Hunched up against the howling autumn gales, I’ve been knitting. A lot. This will come as a surprise to absolutely nobody who knows me at all.
I’ve been keeping one project semi-secret until now, because I’m writing up the pattern for you, and because I’ll probably initially be putting the
blimmin’ thing ‘out there’ via a guest post I’ve got coming up soon on the Deramores blog. (But don’t disappear: the free pattern will also appear here, too.)
Anyway, the idea came from a simple question: what happens when you cross a scarf with a shawl? And the answer is this. (But what to call it? A scrawl? A sharf? I’m liking scrawl so far, but I’m odd like that…)
The shape was intended to provide the wearability of a scarf, combined with the sloping sides and substantial shape of a shawl. I added a fringe to each end to emphasize the waterfall-like cascade of the ends. The sloping sides also mean that the ends of the scarf aren’t too thick – I’m not a fan of cramming acres of thick scarfy fabric inside my coat.
The design owes a tiny bit to this picture in the front of a book, which made me think of painting colour into the world with yarn, which is pretty much the core of what this blog is about:-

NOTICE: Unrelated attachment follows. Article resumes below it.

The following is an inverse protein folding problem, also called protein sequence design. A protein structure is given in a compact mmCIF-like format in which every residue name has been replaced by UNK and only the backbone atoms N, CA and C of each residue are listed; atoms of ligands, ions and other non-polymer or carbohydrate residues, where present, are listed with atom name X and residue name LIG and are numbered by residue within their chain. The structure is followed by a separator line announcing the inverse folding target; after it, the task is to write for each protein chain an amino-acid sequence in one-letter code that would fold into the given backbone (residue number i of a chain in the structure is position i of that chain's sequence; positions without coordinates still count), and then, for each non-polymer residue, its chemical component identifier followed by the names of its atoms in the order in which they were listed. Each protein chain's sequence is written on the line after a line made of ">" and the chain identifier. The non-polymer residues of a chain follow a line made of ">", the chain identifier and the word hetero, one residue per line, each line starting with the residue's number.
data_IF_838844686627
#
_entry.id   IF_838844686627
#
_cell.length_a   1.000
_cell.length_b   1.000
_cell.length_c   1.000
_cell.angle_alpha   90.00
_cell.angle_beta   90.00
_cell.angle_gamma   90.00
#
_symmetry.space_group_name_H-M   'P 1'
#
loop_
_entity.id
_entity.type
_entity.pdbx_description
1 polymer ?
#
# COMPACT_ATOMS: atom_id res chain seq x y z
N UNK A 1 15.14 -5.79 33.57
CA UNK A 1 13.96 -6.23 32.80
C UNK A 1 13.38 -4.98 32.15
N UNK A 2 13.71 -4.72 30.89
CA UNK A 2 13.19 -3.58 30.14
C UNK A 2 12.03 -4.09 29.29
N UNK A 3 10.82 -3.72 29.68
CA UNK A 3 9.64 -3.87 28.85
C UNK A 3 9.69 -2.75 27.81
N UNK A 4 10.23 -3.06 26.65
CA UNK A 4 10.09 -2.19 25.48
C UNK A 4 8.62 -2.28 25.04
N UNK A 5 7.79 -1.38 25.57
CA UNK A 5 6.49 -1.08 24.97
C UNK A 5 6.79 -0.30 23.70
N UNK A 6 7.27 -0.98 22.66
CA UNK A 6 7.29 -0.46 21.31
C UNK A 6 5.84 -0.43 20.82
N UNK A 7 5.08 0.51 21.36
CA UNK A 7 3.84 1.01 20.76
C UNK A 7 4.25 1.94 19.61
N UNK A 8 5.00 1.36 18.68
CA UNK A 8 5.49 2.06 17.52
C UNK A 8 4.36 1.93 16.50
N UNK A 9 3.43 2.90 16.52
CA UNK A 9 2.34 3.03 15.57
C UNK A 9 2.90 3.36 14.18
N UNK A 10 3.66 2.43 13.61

Now, for the bad news, for anyone planning to knit one: it’s all done in 1×1 rib. Mad, you might think. But I wanted the stripes to be perfect on both sides. You’ve got enough to deal with in your life without worrying about whether your
scarf shawl scrawl is the right way round. Also, ribbing is thick and stretchy: perfect for a scrawl, no?
I made a prototype in Katia Azteca, a soft aran-weight ombre feast of colour, and chucked in a sneaky blue stripe, just to be sure:-
And I checked technical aspects of the final pattern using swatches:-
And then I lined up some balls of a beautifully-shaded wool-alpaca blend, ready to knit. (Lima by Bergère de France, in case you’re interested.)
And started to knit. Here’s the result:-
Now, I’ll be writing up the pattern very shortly, free for y’all, because I love the people I’ve met and ‘met’ through blogging, and I want to give something back. The pattern might be a little different from patterns that you’re used to, in that for some parts you’ll be able to choose between the ‘doing it properly’ instructions and the ‘fudging it’ instructions.
But rest assured, it’ll be just as bonkers as anything else you’ve ever seen at the Twisted Yarn. 🙂